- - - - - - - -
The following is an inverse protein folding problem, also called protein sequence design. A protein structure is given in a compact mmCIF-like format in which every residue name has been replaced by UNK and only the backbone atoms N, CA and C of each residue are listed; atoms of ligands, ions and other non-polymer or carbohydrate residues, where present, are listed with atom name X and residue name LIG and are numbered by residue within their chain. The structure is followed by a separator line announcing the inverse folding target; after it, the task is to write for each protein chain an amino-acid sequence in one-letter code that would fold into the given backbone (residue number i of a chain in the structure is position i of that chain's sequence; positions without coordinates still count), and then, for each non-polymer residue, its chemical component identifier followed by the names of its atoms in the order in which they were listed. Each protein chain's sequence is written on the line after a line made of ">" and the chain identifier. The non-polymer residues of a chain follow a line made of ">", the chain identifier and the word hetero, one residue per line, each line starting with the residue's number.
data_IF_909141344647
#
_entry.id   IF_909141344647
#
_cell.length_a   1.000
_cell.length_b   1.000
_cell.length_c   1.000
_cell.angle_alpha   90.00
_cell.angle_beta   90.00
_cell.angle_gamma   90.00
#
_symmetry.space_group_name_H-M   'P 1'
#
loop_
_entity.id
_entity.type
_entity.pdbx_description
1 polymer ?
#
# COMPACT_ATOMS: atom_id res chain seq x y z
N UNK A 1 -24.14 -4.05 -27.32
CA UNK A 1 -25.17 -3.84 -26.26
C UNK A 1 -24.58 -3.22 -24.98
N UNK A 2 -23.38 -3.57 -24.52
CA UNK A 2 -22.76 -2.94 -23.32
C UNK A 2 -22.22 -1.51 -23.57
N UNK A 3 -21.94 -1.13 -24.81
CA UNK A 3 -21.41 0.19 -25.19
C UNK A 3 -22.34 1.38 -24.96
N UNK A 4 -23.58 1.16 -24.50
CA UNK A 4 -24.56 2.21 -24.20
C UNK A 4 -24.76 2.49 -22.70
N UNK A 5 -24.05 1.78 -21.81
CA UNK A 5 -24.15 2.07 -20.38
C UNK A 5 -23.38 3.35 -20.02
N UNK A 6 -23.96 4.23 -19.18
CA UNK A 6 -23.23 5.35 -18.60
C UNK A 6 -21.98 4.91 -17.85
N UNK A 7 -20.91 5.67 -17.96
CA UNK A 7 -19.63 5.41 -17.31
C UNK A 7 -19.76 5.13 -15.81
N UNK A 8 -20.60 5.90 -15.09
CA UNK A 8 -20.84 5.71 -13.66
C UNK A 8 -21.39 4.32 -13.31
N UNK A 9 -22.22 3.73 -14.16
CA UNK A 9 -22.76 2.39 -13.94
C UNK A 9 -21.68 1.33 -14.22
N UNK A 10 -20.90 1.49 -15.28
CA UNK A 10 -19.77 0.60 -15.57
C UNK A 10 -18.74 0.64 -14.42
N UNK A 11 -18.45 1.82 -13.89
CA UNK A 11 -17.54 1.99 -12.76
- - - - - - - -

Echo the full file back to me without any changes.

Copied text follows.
The following is an inverse protein folding problem, also called protein sequence design. A protein structure is given in a compact mmCIF-like format in which every residue name has been replaced by UNK and only the backbone atoms N, CA and C of each residue are listed; atoms of ligands, ions and other non-polymer or carbohydrate residues, where present, are listed with atom name X and residue name LIG and are numbered by residue within their chain. The structure is followed by a separator line announcing the inverse folding target; after it, the task is to write for each protein chain an amino-acid sequence in one-letter code that would fold into the given backbone (residue number i of a chain in the structure is position i of that chain's sequence; positions without coordinates still count), and then, for each non-polymer residue, its chemical component identifier followed by the names of its atoms in the order in which they were listed. Each protein chain's sequence is written on the line after a line made of ">" and the chain identifier. The non-polymer residues of a chain follow a line made of ">", the chain identifier and the word hetero, one residue per line, each line starting with the residue's number.
data_IF_909141344647
#
_entry.id   IF_909141344647
#
_cell.length_a   1.000
_cell.length_b   1.000
_cell.length_c   1.000
_cell.angle_alpha   90.00
_cell.angle_beta   90.00
_cell.angle_gamma   90.00
#
_symmetry.space_group_name_H-M   'P 1'
#
loop_
_entity.id
_entity.type
_entity.pdbx_description
1 polymer ?
#
# COMPACT_ATOMS: atom_id res chain seq x y z
N UNK A 1 -24.14 -4.05 -27.32
CA UNK A 1 -25.17 -3.84 -26.26
C UNK A 1 -24.58 -3.22 -24.98
N UNK A 2 -23.38 -3.57 -24.52
CA UNK A 2 -22.76 -2.94 -23.32
C UNK A 2 -22.22 -1.51 -23.57
N UNK A 3 -21.94 -1.13 -24.81
CA UNK A 3 -21.41 0.19 -25.19
C UNK A 3 -22.34 1.38 -24.96
N UNK A 4 -23.58 1.16 -24.50
CA UNK A 4 -24.56 2.21 -24.20
C UNK A 4 -24.76 2.49 -22.70
N UNK A 5 -24.05 1.78 -21.81
CA UNK A 5 -24.15 2.07 -20.38
C UNK A 5 -23.38 3.35 -20.02
N UNK A 6 -23.96 4.23 -19.18
CA UNK A 6 -23.23 5.35 -18.60
C UNK A 6 -21.98 4.91 -17.85
N UNK A 7 -20.91 5.67 -17.96
CA UNK A 7 -19.63 5.41 -17.31
C UNK A 7 -19.76 5.13 -15.81
N UNK A 8 -20.60 5.90 -15.09
CA UNK A 8 -20.84 5.71 -13.66
C UNK A 8 -21.39 4.32 -13.31
N UNK A 9 -22.22 3.73 -14.16
CA UNK A 9 -22.76 2.39 -13.94
C UNK A 9 -21.68 1.33 -14.22
N UNK A 10 -20.90 1.49 -15.28
CA UNK A 10 -19.77 0.60 -15.57
C UNK A 10 -18.74 0.64 -14.42
N UNK A 11 -18.45 1.82 -13.89
CA UNK A 11 -17.54 1.99 -12.76